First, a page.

In Japan, you’d be hard-pressed to find a city or town that doesn’t have at least one onsen (温泉). Thanks to abundant geothermal activity on the archipelago, there are thousands of these natural hot springs scattered throughout each of the prefectures. Not to be confused with bathhouses, or sentō, in which heated tap water is used, onsen must contain at least one of 19 specified minerals and have a natural temperature higher than 25 ºC (77 ºF) to be officially designated as such. For hundreds of years, people have enjoyed soaking in their healing waters to relax, unwind, and cure stress-related ailments.
Onsen don’t only differ in their mineral content; there are outdoor and indoor baths, public and private baths, and baths for mixed and gender-separate bathing. A popular way to enjoy different kinds of baths is to visit an onsen resort, a hot spring area or town with its own hotels, restaurants, souvenir shops and amusement facilities.
One of Japan’s top onsen resorts is located in Oita prefecture, which also boasts the highest number of hot spring locations and the highest annual yield of hot spring water in the country. Yufuin (由布院) is located just a 35 min drive from its popular neighbour Beppu, in a small valley beneath the impressive Mount Yufu.
The quaint, picturesque village contains around 850 onsen and is a mix of rice paddies, farm houses and ryokan (Japanese style inns). Despite being a popular tourist destination, it has managed to retain a quiet, relaxed atmosphere.
The hotels, restaurants and ryokan are scattered throughout the village and not along the main street, unlike other onsen towns. Yunotsubo Kaido Shopping Street, running from Yufuin Station all the way to Lake Kinrin, is instead lined with cafes, ice-cream shops, gift stores and art galleries.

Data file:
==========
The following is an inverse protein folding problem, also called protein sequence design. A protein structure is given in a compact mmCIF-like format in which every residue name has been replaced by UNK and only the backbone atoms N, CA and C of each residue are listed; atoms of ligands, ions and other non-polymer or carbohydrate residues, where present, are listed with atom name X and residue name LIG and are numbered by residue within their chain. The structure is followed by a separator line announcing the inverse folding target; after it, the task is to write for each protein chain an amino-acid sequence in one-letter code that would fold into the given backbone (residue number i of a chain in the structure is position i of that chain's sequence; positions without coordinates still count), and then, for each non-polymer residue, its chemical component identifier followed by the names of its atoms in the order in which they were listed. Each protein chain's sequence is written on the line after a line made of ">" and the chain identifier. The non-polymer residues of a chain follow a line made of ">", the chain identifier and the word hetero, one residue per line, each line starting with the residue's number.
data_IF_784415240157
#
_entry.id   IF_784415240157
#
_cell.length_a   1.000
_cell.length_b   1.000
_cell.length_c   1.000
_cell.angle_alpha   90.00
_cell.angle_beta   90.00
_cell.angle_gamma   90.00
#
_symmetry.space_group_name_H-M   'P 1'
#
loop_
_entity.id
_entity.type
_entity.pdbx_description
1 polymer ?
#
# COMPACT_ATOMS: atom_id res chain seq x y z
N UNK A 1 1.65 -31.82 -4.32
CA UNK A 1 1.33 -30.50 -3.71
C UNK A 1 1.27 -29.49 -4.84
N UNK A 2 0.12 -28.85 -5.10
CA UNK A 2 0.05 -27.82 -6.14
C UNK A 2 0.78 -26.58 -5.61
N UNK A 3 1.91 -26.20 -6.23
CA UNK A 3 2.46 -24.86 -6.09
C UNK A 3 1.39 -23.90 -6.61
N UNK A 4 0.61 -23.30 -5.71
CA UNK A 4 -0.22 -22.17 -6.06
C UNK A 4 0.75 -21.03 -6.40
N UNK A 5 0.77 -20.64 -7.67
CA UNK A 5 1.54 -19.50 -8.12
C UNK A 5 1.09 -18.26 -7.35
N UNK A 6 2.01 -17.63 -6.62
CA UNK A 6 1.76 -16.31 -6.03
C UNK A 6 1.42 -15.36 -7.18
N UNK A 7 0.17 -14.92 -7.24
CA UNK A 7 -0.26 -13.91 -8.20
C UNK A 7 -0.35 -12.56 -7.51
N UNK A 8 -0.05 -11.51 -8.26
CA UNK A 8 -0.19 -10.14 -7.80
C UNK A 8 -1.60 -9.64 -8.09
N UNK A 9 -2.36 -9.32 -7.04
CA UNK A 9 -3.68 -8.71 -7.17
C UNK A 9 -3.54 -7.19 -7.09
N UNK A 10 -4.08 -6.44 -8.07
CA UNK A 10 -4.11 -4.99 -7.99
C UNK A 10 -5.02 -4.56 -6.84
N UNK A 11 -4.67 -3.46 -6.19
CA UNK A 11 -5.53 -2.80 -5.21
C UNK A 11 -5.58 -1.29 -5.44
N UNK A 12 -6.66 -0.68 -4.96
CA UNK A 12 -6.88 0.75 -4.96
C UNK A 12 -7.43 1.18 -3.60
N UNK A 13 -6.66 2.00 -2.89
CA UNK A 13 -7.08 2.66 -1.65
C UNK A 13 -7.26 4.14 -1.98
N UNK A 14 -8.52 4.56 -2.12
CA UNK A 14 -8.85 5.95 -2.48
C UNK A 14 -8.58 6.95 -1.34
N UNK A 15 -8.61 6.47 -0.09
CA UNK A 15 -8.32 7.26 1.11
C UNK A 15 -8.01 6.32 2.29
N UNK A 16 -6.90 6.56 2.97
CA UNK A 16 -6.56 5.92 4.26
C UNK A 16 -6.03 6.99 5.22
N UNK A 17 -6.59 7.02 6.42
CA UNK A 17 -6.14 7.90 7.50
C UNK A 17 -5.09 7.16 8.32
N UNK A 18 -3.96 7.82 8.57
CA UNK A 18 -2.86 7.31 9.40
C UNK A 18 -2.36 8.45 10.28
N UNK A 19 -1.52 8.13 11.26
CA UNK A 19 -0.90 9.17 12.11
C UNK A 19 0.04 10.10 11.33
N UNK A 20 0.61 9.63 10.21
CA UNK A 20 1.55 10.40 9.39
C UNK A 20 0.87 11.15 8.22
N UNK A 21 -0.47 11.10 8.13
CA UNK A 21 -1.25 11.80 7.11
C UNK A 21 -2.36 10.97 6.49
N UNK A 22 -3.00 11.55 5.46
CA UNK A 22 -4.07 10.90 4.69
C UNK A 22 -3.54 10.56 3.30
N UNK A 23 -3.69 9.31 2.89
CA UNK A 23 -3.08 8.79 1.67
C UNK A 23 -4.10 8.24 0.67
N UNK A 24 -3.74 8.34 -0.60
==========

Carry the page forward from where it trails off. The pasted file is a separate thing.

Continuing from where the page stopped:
Just outside of the station, you’ll find the newly-opened Yufuin Miruhi Donut Café (由布院ミルヒ ドーナツ&カフェ), which has a good selection of coffee and French toast. Get a box of doughnuts to go; there’s a variety of unique flavours to try, including fig, raspberry and coffee.
If you keep to the same street, you’ll soon stumble upon the The Beehive Craft House (クラフト館蜂の巣) which offers a wide selection of handmade, wooden products, ranging from ornaments to furniture. There is also a coffee shop on the second floor.
Be sure to check out the Yufuin Music Box Forest (由布院オルゴールの森) as well. The unique two-storey shop deals exclusively in handcrafted music boxes and Christmas ornaments.
If the mountain air starts to get the better of you, Esperanza carries a decently-priced range of scarves, hats, knits and gloves.
Experience one of Japan’s themed restaurants at the Snoopy Tea House. The café and its adjacent gift store specialise in everything Peanuts. Enjoy Snoopy latte art, Woodstock parfaits and other treats decorated with characters from the hit comic strip.
You can watch Peanuts movies playing on a big screen while you relax, or pick out a comic book from the café’s library. The gift store sells everything from branded bento boxes to marshmallows to larger-than-life stuffed animals.